top of page
sharing good news logo.png

Meet Ian Shanks


Ringwood Corps, Melbourne 

Australia Territory


Worship leader for 25 years

How long have you been involved in worship ministry?


Ian Shanks: Probably longer than I care to admit! I’ve been involved in Salvo music since childhood. I joined the senior band at age 10. I started playing guitar at age 13 and formed my own rhythm group in the corps at age 14. I’ve played in a variety of Christian/Salvo contemporary groups over the years. My time leading a worship band started when our family moved to Ringwood about 25 years ago.


How has the ministry evolved at your corps in that time?


IS: Ministry at my corps has expanded to become much more inclusive. It better reflects our congregation, especially our younger members. Over the last 10 years, there has been a strong focus on growing our roster and involving more of our young people. Ringwood is an encouraging and supportive environment which has allowed different forms of worship to evolve, including brass band playing with our contemporary group.


You are a busy man! You run your own business as well as a foundation for improving the health of women and children in Africa. Why is it important to you to make time for this ministry? 


IS: Through my charity, the Fullife Foundation, I’ve been involved in some exciting mission opportunities in Ethiopia where we have saved hundreds of lives by funding safe birth initiatives. The pharmacies I am associated with in my work and the people I meet every day are my immediate mission field. With all the hectic activity occurring elsewhere in my life, including a large family with 11 grandchildren, I find my involvement at Ringwood to be a nice escape and something I really look forward to. My role is running the band which I enjoy. I always look forward to making music with good friends and producing high quality music that underpins and supports worship. It’s the relationships and the bonds we share as Christian musicians that makes it all worthwhile. Sometimes, we can fall into the trap of trying to label everything we do in church as worship or mission. If we are honest with ourselves, it’s not that at all. I’ve concluded that making music and enjoying time with friends in a Christian environment is something of value.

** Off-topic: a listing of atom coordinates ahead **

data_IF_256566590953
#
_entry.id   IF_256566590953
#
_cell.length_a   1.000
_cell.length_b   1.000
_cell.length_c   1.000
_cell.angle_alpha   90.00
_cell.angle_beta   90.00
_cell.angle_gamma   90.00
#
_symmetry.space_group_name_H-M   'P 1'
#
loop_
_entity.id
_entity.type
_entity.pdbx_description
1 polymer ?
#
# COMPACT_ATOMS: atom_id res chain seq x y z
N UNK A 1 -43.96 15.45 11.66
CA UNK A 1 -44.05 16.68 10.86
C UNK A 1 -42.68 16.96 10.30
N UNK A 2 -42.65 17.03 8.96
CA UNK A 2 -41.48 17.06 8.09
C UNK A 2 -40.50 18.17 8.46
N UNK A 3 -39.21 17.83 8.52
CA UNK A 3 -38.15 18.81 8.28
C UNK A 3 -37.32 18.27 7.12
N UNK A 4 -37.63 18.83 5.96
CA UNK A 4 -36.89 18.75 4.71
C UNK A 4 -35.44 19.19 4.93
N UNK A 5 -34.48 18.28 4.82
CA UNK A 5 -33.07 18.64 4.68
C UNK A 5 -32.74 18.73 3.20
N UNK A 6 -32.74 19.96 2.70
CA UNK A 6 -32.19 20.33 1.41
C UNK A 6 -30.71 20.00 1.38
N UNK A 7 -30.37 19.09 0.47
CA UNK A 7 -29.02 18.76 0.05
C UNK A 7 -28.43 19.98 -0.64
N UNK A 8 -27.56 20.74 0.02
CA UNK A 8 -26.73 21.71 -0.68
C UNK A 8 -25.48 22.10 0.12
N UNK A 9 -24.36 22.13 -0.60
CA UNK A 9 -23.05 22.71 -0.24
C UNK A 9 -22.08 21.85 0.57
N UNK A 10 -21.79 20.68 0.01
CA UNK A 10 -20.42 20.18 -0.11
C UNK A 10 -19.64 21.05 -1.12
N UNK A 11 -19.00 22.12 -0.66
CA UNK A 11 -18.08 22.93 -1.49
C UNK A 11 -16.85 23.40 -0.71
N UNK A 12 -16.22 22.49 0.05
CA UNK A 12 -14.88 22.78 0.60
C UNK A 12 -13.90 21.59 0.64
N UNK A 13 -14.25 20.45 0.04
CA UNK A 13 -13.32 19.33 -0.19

You were the leader of your worship team for a long time. What are the top two lessons you learned during your time of leadership?


IS: As the leader of the worship team, I saw my role as the person who encouraged connection and cohesion within the group. And stopped the drummers from racing! With a roster of over 20 talented people, many experienced the highs and lows of life, so I found I often needed to be a pastor more than a musical leader. The second lesson I learned is that poorly rehearsed and slap-dash “tone deaf” music detracts from worship. I always focused on making sure that the band, particularly the rhythm section, learned to play together. We must do all we can to support and not distract during worship. 

What encouragement can you give to worship leaders around The Salvation Army world?


IS: Always be thankful that people choose to give their time to be involved in worship ministry. The time of expecting people to show up out of duty is well and truly gone, and that’s a good thing. 

Do all you can to encourage and grow unity, both personal and musical, within the group. My experience has taught me that groups that communicate well will ultimately play well and selflessly together. 

Finally, I would strive to choose music that reflects the corps environment and relates directly to people in the congregation. Issues such as the key of the song, ease of singing, and song speed are all important factors. If we want people to join in and participate in the musical expression, the least we can do is make it easy for them!

bottom of page